Cinema's Conversion to Sound
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Cinema's Conversion to Sound : Technology and Film Style in France and the U.S.

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Description

The conversion to sound cinema is routinely portrayed as a homogenizing process that significantly reduced the cinema's diversity of film styles and practices. Cinema's Conversion to Sound offers an alternative assessment of synchronous sound's impact on world cinema through a shift in critical focus: in contrast to film studies' traditional exclusive concern with the film image, the book investigates national differences in sound-image practice in a revised account of the global changeover from silent to sound cinema. Extending beyond recent Hollywood cinema, Charles O'Brien undertakes a geo-historical inquiry into sound technology's diffusion across national borders. Through an analysis that juxtaposes French and American filmmaking, he reveals the aesthetic consequences of fundamental national differences in how sound technologies were understood. Whereas the emphasis in 1930s Hollywood was on sound's intelligibility within a film's story-world, the stress in French filmmaking was on sound's fidelity as reproduction of the event staged for recording.show more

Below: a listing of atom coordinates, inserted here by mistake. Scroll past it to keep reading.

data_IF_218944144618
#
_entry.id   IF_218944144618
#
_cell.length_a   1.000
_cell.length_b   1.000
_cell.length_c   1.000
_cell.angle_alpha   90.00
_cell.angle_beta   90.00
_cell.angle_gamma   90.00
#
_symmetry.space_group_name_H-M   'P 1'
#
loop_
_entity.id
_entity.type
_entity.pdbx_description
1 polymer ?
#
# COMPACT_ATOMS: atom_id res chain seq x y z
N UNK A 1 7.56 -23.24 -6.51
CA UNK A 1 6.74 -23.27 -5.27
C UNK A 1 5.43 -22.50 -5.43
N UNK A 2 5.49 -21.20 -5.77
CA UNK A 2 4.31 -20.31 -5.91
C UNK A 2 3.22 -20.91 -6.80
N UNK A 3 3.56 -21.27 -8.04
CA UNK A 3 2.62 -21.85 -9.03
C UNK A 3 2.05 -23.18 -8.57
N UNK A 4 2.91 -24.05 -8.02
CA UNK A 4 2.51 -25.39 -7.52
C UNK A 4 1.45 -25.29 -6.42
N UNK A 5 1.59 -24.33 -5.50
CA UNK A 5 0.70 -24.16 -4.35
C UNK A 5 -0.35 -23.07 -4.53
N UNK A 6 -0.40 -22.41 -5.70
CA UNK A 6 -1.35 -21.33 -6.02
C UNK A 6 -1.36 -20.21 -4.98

Product details

  • Paperback | 216 pages
  • 156 x 232 x 14mm | 358.34g
  • Indiana University Press
  • Bloomington, IN, United States
  • English
  • 24 b&w photos, 1 index
  • 0253217202
  • 9780253217202
  • 898,246

About Charles O'Brien

Charles O'Brien is Assistant Professor of Film Studies at Carleton University in Ottawa. He is co-translator (with Nell Andrew) of Francesco Casetti's Inside the Gaze: The Fiction Film and Its Spectator (IUP, 1998).show more

Table of contents

Introduction: National Cinema after Recorded Sound1. Sound's Impact on Film Style: The Case for Homogenization2. Film History after Recorded Sound: From Crisis to Continuity3. The Talkies in France: Imported Films as Exemplars4. Sound-Era Film Editing: International Norms, Local Commitments5. Shooting and Recording in Paris and Hollywood6. Hollywood Indigenized: Pathe-Natan and National Popular CinemaConclusion: Sound and National Film Style-Past and PresentNotesFilmography: French Films, 19301933Indexshow more

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